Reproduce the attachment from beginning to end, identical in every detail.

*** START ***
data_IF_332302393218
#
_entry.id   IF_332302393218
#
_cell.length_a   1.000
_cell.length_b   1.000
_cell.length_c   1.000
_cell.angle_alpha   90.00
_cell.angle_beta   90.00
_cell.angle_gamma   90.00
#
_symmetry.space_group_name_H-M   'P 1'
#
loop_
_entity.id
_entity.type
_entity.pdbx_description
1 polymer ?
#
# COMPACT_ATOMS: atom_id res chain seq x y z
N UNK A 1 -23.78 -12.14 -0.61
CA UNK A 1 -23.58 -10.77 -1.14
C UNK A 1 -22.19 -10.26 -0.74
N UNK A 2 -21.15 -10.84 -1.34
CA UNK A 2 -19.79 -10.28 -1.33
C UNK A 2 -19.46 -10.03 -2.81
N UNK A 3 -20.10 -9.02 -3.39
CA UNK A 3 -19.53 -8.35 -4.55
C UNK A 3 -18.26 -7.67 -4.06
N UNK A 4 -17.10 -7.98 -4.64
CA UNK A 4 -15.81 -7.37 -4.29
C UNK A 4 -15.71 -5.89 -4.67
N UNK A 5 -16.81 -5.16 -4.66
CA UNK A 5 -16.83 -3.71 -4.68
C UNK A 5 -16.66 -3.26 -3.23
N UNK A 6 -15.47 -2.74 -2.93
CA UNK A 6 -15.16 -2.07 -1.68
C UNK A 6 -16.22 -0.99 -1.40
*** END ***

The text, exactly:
data_IF_332302393218
#
_entry.id   IF_332302393218
#
_cell.length_a   1.000
_cell.length_b   1.000
_cell.length_c   1.000
_cell.angle_alpha   90.00
_cell.angle_beta   90.00
_cell.angle_gamma   90.00
#
_symmetry.space_group_name_H-M   'P 1'
#
loop_
_entity.id
_entity.type
_entity.pdbx_description
1 polymer ?
#
# COMPACT_ATOMS: atom_id res chain seq x y z
N UNK A 1 -23.78 -12.14 -0.61
CA UNK A 1 -23.58 -10.77 -1.14
C UNK A 1 -22.19 -10.26 -0.74
N UNK A 2 -21.15 -10.84 -1.34
CA UNK A 2 -19.79 -10.28 -1.33
C UNK A 2 -19.46 -10.03 -2.81
N UNK A 3 -20.10 -9.02 -3.39
CA UNK A 3 -19.53 -8.35 -4.55
C UNK A 3 -18.26 -7.67 -4.06
N UNK A 4 -17.10 -7.98 -4.64
CA UNK A 4 -15.81 -7.37 -4.29
C UNK A 4 -15.71 -5.89 -4.67
N UNK A 5 -16.81 -5.16 -4.66
CA UNK A 5 -16.83 -3.71 -4.68
C UNK A 5 -16.66 -3.26 -3.23
N UNK A 6 -15.47 -2.74 -2.93
CA UNK A 6 -15.16 -2.07 -1.68
C UNK A 6 -16.22 -0.99 -1.40